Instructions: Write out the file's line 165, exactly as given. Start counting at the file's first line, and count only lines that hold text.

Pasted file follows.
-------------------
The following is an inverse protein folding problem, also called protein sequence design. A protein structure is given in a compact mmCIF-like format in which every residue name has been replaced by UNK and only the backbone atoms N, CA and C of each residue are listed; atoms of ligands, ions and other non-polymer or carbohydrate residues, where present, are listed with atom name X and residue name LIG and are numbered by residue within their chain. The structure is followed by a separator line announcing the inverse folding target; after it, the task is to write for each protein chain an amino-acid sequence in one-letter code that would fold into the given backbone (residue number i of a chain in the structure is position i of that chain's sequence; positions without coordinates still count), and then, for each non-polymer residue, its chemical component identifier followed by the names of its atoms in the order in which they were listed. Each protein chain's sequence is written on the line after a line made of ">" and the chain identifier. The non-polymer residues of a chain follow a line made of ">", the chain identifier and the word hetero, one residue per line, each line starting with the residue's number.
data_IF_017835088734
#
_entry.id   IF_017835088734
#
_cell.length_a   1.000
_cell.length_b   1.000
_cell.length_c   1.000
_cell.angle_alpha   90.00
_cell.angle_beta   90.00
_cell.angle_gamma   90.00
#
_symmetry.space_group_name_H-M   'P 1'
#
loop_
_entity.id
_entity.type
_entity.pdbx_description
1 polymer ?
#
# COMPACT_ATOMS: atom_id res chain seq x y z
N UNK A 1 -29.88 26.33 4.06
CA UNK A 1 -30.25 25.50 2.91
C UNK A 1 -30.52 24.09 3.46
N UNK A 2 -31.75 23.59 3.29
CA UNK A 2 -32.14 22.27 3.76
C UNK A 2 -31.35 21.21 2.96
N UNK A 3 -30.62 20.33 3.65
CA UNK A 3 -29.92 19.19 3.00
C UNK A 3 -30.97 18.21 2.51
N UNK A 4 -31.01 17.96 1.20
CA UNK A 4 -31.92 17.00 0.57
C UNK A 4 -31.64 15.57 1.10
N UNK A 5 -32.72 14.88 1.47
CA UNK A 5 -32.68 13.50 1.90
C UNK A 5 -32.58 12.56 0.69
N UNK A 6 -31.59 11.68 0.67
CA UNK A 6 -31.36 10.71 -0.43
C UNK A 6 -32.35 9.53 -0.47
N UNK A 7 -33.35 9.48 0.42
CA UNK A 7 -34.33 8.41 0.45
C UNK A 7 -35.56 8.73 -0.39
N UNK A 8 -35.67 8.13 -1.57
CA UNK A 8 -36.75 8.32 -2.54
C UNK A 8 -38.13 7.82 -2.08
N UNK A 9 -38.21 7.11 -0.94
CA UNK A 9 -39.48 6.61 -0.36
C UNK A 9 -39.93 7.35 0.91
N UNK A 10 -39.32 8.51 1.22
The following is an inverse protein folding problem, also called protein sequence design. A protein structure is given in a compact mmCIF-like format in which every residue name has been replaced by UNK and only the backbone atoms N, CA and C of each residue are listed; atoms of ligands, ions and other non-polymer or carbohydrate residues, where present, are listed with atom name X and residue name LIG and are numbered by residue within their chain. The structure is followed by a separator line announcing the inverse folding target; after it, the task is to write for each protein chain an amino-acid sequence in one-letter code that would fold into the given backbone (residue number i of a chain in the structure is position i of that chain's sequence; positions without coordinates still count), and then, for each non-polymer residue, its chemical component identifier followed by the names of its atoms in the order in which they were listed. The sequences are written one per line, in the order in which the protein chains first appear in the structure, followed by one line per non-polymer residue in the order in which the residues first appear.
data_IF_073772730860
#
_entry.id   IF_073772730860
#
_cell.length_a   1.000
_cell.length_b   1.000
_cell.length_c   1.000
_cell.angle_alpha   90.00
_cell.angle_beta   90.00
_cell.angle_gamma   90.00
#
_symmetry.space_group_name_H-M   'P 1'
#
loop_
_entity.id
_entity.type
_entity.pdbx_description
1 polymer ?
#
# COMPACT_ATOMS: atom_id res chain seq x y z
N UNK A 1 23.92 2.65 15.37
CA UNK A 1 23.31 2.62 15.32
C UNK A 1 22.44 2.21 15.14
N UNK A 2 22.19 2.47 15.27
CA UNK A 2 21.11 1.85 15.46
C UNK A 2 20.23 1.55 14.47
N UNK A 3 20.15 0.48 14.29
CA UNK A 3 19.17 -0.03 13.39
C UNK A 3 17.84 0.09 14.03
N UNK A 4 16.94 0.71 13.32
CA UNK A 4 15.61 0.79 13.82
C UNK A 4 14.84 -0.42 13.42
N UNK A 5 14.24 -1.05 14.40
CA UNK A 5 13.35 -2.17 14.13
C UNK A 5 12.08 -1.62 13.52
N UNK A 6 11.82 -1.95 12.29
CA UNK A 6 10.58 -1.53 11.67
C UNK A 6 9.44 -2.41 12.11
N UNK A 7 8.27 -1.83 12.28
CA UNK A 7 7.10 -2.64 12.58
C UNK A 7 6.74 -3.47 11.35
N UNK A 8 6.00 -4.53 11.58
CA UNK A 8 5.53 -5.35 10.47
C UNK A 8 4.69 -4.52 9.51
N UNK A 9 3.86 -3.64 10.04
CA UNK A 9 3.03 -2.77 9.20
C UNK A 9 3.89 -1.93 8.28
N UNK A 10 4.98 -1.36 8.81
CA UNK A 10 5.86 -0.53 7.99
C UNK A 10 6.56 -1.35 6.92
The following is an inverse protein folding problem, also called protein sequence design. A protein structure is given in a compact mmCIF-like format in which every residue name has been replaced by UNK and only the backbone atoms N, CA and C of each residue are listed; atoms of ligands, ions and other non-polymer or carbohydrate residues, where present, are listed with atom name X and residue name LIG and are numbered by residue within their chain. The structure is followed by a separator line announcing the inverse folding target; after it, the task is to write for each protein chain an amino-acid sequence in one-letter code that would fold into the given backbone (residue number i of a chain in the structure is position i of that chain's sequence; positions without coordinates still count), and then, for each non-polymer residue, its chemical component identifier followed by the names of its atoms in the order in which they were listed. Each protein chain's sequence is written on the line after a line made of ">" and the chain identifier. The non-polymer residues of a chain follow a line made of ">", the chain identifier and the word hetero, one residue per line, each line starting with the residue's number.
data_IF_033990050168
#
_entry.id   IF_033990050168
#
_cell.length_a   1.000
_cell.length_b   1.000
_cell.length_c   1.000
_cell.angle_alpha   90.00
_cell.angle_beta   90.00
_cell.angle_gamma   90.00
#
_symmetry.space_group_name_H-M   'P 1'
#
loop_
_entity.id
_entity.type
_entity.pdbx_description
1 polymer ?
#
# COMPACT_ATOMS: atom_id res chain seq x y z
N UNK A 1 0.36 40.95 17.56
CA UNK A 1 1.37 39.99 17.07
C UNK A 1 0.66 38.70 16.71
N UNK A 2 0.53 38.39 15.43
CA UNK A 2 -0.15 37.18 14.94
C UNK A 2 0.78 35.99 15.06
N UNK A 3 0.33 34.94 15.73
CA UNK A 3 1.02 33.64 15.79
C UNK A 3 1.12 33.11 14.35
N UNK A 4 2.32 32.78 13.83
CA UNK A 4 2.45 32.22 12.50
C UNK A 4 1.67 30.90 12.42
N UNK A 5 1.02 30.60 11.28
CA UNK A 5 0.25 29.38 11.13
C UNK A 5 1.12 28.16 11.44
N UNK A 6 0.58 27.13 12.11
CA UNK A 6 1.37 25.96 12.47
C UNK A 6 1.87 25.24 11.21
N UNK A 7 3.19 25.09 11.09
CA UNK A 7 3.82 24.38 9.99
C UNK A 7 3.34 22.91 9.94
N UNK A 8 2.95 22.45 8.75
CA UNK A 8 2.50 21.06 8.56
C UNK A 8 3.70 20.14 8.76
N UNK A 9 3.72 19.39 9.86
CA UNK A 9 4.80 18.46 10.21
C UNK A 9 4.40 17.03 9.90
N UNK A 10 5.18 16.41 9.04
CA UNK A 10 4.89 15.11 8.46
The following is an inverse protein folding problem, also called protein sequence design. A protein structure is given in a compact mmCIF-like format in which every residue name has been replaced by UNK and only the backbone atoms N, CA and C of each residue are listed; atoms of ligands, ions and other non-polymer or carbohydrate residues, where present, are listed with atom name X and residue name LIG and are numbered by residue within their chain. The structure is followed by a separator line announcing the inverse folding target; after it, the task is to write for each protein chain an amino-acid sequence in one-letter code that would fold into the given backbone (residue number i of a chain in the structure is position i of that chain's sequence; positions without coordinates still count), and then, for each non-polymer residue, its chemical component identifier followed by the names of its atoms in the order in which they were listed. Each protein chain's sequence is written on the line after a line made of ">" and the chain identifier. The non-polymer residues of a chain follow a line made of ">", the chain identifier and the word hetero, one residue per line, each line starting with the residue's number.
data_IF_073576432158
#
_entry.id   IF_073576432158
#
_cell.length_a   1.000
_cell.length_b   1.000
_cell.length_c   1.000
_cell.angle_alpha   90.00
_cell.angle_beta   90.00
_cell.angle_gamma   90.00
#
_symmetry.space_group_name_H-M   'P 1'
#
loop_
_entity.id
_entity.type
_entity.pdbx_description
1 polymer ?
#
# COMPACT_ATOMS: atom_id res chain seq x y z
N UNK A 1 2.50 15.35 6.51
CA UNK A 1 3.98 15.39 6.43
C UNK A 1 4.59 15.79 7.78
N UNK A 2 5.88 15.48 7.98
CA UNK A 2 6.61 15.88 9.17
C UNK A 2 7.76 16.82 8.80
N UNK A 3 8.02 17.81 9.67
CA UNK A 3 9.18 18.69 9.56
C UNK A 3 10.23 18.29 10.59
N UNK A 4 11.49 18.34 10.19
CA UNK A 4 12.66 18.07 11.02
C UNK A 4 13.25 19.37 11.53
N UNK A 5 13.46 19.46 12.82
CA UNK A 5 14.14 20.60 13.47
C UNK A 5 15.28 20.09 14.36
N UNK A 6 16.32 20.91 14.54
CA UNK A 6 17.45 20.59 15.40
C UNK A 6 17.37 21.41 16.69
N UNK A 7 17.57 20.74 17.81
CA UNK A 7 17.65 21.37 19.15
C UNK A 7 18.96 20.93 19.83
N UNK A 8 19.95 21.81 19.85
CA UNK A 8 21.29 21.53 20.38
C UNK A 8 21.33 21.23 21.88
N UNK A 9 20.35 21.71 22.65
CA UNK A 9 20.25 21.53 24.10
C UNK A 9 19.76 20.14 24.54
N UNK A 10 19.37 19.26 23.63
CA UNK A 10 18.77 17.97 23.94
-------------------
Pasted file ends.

loop_